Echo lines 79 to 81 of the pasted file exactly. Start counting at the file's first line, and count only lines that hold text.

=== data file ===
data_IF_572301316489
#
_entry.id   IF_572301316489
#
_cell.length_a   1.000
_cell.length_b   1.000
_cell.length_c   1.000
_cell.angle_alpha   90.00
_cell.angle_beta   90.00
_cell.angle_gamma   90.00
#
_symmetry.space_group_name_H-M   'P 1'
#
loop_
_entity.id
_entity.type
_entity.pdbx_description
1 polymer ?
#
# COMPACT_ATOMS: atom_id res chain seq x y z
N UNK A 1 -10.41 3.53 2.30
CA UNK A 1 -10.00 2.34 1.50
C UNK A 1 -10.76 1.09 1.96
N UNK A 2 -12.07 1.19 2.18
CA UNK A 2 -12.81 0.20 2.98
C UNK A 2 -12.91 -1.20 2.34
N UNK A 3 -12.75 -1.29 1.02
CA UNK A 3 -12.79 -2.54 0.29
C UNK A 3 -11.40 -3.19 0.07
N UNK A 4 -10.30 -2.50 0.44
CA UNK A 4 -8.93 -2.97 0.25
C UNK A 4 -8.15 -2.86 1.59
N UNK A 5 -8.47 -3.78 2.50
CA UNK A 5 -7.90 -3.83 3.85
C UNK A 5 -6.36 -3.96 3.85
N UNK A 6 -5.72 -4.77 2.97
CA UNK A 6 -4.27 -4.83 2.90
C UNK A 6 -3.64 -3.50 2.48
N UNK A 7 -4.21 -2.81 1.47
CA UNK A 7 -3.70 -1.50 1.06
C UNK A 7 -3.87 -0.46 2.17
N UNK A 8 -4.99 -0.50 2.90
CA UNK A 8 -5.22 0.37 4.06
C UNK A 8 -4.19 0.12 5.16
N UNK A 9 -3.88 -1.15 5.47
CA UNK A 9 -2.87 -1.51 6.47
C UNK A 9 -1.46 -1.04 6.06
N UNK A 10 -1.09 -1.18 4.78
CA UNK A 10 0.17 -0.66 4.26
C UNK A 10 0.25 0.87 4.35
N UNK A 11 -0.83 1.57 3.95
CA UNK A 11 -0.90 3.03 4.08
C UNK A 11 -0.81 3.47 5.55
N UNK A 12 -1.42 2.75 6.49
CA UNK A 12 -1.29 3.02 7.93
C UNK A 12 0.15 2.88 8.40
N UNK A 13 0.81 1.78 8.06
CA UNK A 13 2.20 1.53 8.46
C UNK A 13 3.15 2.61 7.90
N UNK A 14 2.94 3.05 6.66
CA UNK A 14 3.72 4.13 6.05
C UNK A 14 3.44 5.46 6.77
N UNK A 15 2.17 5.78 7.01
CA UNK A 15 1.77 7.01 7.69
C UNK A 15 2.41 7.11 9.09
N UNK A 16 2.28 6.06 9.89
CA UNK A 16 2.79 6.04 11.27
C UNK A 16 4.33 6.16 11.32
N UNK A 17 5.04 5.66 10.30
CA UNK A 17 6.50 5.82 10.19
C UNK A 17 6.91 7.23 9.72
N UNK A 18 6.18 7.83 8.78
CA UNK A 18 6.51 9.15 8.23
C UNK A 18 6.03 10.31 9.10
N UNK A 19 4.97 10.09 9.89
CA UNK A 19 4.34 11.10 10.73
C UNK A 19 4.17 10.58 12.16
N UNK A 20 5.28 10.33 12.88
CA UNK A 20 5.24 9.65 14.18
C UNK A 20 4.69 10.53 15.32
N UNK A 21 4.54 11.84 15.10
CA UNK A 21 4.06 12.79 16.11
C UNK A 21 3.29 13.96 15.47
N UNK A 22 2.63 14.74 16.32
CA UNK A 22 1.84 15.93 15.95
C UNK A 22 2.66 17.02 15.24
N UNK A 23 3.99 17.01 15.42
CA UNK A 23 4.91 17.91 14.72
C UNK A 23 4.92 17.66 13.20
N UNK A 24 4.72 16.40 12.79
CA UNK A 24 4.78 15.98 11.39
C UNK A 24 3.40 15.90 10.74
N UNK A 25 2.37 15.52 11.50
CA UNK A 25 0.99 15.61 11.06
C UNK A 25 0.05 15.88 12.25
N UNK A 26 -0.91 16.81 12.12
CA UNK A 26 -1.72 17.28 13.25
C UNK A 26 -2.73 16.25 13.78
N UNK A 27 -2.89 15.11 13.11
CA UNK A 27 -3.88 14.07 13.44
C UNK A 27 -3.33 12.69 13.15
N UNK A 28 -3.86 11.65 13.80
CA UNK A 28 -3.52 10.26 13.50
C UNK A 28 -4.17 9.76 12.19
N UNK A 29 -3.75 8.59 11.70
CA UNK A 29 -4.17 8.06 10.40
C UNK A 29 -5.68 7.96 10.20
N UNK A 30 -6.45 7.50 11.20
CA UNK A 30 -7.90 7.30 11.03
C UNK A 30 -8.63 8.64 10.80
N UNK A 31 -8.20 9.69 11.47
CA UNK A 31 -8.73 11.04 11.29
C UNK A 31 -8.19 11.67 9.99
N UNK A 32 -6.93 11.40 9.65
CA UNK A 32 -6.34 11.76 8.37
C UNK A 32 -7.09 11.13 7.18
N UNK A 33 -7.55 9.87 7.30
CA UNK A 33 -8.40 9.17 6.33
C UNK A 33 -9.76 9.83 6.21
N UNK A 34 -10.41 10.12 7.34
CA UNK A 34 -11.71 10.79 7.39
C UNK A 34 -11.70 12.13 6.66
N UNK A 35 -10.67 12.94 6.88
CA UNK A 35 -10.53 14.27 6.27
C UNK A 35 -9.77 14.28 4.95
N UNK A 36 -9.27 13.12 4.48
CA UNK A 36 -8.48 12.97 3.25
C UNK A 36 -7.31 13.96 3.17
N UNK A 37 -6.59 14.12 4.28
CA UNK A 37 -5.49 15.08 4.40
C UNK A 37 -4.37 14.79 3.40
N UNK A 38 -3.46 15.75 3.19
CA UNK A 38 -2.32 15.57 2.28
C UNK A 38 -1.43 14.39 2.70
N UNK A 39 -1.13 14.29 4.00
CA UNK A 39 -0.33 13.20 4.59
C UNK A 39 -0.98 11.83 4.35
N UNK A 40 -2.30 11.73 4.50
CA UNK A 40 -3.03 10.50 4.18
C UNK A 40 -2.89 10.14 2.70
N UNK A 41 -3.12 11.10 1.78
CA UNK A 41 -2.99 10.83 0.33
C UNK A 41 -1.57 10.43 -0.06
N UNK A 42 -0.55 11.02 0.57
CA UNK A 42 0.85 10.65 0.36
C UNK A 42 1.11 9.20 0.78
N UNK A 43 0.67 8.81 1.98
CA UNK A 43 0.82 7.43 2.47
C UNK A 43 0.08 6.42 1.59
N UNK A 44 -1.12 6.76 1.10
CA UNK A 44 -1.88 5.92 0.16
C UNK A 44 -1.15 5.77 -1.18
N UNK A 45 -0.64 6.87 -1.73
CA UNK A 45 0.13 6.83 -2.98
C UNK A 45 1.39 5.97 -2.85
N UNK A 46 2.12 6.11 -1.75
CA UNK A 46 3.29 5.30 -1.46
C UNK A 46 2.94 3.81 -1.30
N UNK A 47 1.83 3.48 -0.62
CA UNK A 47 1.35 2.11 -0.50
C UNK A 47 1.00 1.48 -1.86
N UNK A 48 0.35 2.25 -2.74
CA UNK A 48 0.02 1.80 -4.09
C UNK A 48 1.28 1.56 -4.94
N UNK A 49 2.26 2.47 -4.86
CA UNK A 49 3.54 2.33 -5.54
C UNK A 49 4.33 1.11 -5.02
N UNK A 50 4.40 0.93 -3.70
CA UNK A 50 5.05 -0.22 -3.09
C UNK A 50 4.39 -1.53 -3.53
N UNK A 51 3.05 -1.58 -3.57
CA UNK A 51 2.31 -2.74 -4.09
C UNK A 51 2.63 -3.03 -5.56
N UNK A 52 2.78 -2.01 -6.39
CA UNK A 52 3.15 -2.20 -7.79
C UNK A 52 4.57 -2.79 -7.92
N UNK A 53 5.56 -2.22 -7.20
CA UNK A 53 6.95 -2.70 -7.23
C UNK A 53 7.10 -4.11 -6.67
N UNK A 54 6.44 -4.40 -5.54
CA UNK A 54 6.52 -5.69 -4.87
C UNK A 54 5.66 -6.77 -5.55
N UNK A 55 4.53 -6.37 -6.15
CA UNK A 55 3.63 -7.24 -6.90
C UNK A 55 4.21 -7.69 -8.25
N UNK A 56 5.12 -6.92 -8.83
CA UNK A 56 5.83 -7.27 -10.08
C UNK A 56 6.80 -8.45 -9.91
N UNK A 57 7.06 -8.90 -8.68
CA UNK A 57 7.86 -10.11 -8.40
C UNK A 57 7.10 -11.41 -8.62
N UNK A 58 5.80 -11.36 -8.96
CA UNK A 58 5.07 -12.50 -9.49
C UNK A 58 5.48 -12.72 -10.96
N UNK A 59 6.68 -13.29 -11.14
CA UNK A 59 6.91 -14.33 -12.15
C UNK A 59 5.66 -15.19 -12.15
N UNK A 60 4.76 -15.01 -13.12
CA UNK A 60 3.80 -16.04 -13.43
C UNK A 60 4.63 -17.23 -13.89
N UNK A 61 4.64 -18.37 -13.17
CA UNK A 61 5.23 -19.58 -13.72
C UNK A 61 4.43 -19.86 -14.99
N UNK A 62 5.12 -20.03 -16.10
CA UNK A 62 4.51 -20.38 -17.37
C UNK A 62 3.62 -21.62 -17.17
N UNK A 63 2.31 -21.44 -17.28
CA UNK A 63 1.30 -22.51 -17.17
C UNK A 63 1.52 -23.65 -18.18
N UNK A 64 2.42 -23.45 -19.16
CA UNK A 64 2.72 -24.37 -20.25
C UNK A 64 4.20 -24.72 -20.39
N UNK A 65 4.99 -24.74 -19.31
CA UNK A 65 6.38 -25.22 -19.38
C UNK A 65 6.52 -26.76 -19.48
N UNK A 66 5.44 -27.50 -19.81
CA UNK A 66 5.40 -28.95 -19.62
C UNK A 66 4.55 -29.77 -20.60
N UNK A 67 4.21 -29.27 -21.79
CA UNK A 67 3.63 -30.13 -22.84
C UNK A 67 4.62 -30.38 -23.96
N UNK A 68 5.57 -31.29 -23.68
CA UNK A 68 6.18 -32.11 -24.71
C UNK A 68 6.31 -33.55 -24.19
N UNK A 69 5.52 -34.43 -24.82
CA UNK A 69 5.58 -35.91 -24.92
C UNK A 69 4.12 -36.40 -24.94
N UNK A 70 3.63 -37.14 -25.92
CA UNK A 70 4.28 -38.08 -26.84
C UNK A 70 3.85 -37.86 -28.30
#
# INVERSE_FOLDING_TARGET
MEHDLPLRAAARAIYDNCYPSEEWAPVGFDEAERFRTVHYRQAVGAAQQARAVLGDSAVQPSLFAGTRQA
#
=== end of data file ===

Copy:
CA UNK A 20 5.24 9.65 14.18
C UNK A 20 4.69 10.53 15.32
N UNK A 21 4.54 11.84 15.10